Gemeente Arnhem

Contact person and interviewee

Hans van Ammers
Chief officer public space.

+31263774431
hans.van.ammers@arnhem.nl

Focus on Climate adaptation, city climate, neighbourhood initiatives regarding sustainable energy, climate and environment. Previous EU-subsidy projects: Interreg IIIB NWE Urban Water (2003-2008) and Interreg IVB NWE Future Cities (2008-2014). Currently programme manager Climate Active Neighborhoods for Arnhem (2016-2019).


Please introduce your city.

Gemeente Arnhem, local authority (Municipality of Arnhem), www.arnhem.nl
Programme Energy made in Arnhem (2015-2020): 
www.arnhem.nl/stad_en_wijken/projecten/energie_made_in_arnhem

Why are you participating at CAN? Please describe the current situation and the problems you are facing.

Our society is changing. The role of governmental organisations is changing also due to the last economic recession. Citizens, more in general stakeholders, want more responsibilities and want to be involved more in their direct living and working environment. Our aim in participating in the EU-project CAN is to determine the new role of the municipality as a local authority in this process of social innovation. And the role of our shareholders like the energy cooperation and the regional grid company. The council decided (beginning of 2015) that the districts will have more power in deciding how the municipal budget will be spent. This means a mayor shift of a top-down approach to a far more bottom-up or 'grass root approach'. The shift has been achieved starting this year, 2017. The "voice of the districts' (residents, organisations and SME's) will be more decisive as before. This means a new and changing role of the municipality and an empowerement of the districts so that the districts can also decide how the budgets should be spent.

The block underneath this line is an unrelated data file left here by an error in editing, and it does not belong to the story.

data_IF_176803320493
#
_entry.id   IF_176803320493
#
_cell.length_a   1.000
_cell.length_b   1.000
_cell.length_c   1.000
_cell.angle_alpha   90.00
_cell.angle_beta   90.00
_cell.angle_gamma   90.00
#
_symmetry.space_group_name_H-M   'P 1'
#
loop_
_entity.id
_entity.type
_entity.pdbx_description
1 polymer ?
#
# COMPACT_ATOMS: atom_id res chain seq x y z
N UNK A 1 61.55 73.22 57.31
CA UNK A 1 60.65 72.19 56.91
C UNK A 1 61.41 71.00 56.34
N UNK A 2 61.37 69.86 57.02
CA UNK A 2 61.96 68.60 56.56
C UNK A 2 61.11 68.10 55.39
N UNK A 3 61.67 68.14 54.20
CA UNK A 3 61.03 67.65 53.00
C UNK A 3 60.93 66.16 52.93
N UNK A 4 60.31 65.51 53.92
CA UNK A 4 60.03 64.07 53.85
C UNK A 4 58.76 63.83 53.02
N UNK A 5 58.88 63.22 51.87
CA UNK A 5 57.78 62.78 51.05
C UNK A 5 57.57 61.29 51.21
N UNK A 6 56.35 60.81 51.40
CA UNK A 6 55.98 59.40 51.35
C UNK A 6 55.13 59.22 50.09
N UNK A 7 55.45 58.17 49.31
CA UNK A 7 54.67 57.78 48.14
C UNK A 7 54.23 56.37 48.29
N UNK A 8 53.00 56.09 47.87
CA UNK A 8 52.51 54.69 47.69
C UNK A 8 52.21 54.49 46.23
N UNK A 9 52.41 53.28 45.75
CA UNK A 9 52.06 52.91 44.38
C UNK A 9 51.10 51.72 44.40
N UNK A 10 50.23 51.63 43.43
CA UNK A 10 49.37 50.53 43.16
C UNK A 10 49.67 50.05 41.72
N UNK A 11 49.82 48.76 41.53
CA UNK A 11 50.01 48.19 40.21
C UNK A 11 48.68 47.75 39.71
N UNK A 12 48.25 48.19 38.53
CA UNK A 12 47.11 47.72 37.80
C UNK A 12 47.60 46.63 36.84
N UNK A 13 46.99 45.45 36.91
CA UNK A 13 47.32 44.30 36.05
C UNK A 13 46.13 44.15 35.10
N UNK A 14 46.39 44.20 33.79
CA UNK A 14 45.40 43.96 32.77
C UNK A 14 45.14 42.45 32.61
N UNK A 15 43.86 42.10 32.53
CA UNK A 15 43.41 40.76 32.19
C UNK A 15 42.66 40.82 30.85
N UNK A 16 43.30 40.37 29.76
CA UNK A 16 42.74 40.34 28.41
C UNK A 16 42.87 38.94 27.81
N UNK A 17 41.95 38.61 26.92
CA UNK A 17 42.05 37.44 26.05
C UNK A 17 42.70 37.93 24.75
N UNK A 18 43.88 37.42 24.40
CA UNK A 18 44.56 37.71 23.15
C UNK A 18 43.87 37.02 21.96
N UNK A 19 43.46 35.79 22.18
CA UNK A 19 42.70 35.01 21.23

How will you tackle the problems? Please describe your approach and your tasks within the project.

It's important to monitor the neighbourhood initiatives, connect with and let them learn from each other. The municipality of Arnhem will create a hub/portal where initiatives can ask questions, ask for help. The hub/portal connects the question to relevant stakeholders of the Energy programme and other (neighbourhood) initiatives.

The hub/portal is also responsible to deliver entrepreneurs and other expertise. The municipality will help if financial support is needed, to give the initiative a good start.

Please describe your first steps.